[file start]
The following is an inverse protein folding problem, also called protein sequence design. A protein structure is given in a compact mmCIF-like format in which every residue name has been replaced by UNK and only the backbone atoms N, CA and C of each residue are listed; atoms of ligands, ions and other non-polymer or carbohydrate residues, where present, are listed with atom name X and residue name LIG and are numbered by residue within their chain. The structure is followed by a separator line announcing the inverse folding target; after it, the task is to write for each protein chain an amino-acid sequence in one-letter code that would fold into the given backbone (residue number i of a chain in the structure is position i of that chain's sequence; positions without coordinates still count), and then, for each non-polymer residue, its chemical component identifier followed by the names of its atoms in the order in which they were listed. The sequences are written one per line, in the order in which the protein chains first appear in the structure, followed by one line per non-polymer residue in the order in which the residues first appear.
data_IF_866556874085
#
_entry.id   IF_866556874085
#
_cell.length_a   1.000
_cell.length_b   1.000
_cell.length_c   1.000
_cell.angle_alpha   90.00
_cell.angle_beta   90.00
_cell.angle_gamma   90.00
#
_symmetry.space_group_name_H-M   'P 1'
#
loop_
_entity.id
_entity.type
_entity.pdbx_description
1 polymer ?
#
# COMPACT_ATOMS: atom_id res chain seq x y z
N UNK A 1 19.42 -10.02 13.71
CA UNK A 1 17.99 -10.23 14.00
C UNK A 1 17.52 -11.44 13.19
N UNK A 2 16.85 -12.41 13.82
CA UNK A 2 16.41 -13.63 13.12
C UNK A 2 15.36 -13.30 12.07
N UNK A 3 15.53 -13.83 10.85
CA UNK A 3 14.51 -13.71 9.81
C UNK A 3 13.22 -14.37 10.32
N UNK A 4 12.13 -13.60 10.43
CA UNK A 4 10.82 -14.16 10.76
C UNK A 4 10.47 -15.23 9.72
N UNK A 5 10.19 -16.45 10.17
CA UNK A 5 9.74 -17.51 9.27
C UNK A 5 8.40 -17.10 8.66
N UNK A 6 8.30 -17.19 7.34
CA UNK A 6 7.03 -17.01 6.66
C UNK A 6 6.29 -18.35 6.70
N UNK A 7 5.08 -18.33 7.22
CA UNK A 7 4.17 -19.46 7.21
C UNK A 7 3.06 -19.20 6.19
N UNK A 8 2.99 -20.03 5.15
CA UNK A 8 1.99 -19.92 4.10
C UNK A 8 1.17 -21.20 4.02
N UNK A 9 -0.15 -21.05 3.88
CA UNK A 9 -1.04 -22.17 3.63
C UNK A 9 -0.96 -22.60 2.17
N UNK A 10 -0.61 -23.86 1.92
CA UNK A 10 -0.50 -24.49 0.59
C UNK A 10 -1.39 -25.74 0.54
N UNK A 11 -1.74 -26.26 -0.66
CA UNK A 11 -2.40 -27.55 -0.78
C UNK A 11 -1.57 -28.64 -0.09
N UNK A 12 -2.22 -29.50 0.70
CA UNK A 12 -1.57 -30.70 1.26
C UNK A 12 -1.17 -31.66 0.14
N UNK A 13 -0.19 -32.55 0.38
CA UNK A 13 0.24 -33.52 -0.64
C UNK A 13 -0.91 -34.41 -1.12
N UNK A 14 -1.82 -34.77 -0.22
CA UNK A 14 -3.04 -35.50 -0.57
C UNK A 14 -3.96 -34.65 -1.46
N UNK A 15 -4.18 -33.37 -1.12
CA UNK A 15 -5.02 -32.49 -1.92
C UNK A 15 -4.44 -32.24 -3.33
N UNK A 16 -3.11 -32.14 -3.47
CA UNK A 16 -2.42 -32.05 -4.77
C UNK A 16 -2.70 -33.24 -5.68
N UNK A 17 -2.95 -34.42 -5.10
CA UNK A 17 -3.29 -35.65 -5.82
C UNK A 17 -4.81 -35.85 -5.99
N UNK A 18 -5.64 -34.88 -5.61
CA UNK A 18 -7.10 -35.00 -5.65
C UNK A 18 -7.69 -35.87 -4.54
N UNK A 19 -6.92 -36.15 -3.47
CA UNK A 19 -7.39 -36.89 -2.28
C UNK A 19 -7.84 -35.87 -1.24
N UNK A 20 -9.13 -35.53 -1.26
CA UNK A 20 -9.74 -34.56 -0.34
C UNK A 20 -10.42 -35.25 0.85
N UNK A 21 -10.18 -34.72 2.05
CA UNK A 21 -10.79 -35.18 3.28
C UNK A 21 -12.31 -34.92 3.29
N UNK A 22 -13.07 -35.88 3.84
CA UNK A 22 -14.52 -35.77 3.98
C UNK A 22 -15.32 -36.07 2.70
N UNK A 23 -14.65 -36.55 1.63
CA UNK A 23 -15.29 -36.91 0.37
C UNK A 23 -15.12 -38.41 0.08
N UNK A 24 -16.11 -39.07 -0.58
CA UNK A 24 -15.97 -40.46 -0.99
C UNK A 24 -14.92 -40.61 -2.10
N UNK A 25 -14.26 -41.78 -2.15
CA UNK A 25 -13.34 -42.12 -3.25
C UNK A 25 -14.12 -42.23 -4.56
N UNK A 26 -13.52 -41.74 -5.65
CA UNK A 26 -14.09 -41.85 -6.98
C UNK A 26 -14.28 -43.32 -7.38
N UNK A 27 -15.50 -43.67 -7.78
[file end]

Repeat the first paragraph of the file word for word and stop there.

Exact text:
The following is an inverse protein folding problem, also called protein sequence design. A protein structure is given in a compact mmCIF-like format in which every residue name has been replaced by UNK and only the backbone atoms N, CA and C of each residue are listed; atoms of ligands, ions and other non-polymer or carbohydrate residues, where present, are listed with atom name X and residue name LIG and are numbered by residue within their chain. The structure is followed by a separator line announcing the inverse folding target; after it, the task is to write for each protein chain an amino-acid sequence in one-letter code that would fold into the given backbone (residue number i of a chain in the structure is position i of that chain's sequence; positions without coordinates still count), and then, for each non-polymer residue, its chemical component identifier followed by the names of its atoms in the order in which they were listed. The sequences are written one per line, in the order in which the protein chains first appear in the structure, followed by one line per non-polymer residue in the order in which the residues first appear.